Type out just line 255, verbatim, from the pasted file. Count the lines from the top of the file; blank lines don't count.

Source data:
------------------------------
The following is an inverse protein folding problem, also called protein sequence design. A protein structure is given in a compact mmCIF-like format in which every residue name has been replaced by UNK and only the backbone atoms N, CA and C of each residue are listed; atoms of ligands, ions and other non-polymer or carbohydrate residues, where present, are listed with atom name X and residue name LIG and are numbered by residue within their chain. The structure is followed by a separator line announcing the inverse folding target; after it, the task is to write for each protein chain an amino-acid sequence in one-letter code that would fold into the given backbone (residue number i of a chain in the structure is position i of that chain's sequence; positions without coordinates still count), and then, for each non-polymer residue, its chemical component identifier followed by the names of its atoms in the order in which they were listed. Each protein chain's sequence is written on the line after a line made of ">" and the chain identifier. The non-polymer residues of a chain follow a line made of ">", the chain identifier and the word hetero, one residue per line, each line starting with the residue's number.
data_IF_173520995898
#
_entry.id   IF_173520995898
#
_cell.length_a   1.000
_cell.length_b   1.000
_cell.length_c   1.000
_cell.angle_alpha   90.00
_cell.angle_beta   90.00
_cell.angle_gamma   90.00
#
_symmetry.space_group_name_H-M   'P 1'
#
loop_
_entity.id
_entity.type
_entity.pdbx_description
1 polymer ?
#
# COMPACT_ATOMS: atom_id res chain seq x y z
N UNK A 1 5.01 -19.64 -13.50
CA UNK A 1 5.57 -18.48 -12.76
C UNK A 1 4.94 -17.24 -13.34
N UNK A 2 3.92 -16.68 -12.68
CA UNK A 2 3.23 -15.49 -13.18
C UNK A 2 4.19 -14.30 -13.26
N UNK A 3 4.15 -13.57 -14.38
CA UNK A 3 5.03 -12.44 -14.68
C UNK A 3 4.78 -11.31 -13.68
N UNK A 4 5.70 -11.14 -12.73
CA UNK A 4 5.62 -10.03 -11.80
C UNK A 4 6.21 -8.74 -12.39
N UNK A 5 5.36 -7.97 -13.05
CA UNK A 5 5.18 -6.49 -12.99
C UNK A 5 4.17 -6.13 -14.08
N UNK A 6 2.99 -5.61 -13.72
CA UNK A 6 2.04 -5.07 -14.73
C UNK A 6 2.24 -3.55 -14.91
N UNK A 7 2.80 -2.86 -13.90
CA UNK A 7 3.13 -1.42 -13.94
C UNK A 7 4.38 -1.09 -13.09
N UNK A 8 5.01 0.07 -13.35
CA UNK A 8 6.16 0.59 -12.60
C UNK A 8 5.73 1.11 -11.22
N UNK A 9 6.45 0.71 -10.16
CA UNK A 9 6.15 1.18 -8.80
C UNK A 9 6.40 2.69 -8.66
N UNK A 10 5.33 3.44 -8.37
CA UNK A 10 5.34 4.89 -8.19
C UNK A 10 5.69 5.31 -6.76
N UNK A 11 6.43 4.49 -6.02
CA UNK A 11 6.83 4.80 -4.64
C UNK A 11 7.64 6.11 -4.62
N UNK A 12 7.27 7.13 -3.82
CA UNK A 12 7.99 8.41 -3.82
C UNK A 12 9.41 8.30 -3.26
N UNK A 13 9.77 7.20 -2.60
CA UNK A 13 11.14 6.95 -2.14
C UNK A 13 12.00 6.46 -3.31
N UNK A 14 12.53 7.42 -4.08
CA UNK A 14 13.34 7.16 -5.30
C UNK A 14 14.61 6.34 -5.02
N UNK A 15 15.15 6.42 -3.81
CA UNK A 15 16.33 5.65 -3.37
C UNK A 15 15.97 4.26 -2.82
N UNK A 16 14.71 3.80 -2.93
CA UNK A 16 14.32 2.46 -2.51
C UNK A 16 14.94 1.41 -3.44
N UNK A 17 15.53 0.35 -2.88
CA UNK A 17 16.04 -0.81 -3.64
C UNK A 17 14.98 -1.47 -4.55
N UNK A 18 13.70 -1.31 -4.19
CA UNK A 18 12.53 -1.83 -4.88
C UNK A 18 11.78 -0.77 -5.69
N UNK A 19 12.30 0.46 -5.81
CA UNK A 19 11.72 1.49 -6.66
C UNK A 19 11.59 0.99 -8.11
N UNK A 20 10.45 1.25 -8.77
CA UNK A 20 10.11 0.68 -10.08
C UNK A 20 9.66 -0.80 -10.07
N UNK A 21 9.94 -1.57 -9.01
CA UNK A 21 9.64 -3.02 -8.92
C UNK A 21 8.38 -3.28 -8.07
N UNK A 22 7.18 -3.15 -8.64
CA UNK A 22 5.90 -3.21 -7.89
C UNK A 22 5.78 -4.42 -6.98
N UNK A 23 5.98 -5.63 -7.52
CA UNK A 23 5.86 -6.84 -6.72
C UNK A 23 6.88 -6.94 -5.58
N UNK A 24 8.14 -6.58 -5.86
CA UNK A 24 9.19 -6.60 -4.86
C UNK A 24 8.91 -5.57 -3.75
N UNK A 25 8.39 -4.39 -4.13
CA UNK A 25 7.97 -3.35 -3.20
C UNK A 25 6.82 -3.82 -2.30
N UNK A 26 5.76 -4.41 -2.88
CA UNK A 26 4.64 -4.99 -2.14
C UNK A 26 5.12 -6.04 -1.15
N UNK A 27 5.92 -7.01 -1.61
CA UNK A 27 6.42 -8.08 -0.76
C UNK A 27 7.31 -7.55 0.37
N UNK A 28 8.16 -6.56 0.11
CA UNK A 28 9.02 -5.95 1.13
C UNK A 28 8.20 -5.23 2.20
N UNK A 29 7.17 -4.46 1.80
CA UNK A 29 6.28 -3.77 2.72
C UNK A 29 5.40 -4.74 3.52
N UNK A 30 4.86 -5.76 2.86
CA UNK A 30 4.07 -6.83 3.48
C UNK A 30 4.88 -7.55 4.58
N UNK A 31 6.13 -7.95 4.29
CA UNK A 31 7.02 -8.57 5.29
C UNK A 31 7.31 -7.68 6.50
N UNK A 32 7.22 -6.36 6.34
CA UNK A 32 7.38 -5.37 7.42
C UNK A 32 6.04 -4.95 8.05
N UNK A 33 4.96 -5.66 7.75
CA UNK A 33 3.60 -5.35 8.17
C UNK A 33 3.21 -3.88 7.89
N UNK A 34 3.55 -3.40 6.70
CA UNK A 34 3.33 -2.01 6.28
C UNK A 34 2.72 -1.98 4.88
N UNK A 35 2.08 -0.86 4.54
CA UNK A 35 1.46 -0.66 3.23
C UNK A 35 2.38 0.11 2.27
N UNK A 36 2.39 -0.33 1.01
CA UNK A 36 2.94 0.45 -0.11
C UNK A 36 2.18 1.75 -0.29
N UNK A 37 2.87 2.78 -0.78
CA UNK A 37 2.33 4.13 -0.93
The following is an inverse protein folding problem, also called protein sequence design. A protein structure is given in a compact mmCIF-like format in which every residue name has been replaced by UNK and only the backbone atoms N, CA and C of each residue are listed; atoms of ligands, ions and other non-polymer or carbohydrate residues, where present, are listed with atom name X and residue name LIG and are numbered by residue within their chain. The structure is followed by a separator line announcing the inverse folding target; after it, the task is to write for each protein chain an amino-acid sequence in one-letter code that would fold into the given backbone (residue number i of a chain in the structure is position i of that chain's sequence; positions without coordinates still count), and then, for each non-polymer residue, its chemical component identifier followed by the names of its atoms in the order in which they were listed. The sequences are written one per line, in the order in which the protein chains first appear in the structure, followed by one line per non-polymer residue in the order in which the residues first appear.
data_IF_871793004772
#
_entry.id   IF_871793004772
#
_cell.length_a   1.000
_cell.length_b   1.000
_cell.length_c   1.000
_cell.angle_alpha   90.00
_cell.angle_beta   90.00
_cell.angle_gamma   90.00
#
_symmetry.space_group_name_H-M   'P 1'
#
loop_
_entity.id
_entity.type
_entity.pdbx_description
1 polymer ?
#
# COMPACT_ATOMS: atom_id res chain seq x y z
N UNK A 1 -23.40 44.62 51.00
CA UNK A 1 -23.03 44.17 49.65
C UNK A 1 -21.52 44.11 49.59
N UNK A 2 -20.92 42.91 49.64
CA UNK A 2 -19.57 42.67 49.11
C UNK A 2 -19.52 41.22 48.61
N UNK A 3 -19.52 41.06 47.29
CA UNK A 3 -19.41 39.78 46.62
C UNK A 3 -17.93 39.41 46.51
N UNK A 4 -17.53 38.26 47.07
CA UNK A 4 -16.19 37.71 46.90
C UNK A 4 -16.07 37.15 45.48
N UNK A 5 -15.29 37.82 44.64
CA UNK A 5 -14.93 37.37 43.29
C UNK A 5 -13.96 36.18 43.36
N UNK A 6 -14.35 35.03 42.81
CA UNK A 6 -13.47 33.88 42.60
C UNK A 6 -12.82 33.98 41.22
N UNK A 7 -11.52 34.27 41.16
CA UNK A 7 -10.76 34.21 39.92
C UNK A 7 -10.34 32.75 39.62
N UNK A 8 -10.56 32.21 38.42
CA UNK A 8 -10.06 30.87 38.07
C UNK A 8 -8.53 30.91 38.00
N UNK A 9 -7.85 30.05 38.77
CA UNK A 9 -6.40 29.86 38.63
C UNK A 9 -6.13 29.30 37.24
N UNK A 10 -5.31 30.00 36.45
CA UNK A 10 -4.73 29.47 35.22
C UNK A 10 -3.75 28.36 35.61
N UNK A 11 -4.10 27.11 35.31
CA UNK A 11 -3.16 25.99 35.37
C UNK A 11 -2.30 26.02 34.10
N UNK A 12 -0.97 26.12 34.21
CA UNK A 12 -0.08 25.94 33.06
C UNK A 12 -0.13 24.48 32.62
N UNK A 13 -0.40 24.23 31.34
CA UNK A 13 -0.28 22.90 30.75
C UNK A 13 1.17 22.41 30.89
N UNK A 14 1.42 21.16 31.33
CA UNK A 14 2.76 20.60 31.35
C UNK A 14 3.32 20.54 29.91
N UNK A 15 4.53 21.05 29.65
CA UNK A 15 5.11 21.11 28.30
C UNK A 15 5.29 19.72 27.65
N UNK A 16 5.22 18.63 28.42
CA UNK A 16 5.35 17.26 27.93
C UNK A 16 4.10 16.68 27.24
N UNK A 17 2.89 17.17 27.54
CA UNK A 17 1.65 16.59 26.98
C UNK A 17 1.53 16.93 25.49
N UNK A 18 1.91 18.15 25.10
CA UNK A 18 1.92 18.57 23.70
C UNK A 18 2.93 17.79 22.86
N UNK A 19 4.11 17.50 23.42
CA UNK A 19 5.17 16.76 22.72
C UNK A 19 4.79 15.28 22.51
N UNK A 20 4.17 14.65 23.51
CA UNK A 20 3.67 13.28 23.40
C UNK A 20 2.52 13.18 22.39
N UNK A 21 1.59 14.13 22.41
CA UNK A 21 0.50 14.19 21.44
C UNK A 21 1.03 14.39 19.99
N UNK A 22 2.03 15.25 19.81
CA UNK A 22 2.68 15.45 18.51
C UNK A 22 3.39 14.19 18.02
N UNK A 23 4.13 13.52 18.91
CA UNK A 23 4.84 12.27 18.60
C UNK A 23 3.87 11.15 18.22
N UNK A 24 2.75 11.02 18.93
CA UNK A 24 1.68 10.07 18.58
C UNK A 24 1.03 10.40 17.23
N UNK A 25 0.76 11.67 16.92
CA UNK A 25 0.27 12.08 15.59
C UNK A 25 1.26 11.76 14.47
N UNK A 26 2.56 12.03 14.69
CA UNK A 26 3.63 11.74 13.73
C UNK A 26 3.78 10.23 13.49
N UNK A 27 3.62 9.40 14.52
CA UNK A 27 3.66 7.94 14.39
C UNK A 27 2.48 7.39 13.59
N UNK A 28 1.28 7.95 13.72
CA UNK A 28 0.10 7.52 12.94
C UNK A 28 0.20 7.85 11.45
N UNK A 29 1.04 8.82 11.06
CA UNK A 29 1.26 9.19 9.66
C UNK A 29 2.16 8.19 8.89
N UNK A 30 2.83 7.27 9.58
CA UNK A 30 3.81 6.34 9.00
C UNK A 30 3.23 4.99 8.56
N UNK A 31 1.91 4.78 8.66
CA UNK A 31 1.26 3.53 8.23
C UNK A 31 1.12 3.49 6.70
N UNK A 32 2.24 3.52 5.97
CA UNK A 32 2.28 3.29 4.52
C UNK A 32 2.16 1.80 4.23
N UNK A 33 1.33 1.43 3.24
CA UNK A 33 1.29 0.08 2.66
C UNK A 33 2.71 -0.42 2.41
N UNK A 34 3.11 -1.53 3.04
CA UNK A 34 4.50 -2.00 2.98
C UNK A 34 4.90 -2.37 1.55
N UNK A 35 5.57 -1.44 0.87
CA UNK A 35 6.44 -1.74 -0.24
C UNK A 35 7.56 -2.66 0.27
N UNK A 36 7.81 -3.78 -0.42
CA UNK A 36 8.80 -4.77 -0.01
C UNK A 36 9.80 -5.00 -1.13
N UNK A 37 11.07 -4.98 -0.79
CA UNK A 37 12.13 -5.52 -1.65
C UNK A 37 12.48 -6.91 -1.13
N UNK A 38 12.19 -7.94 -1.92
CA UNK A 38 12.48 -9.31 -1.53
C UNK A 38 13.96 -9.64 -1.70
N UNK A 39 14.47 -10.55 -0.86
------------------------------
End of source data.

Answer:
N UNK A 35 5.57 -1.44 0.87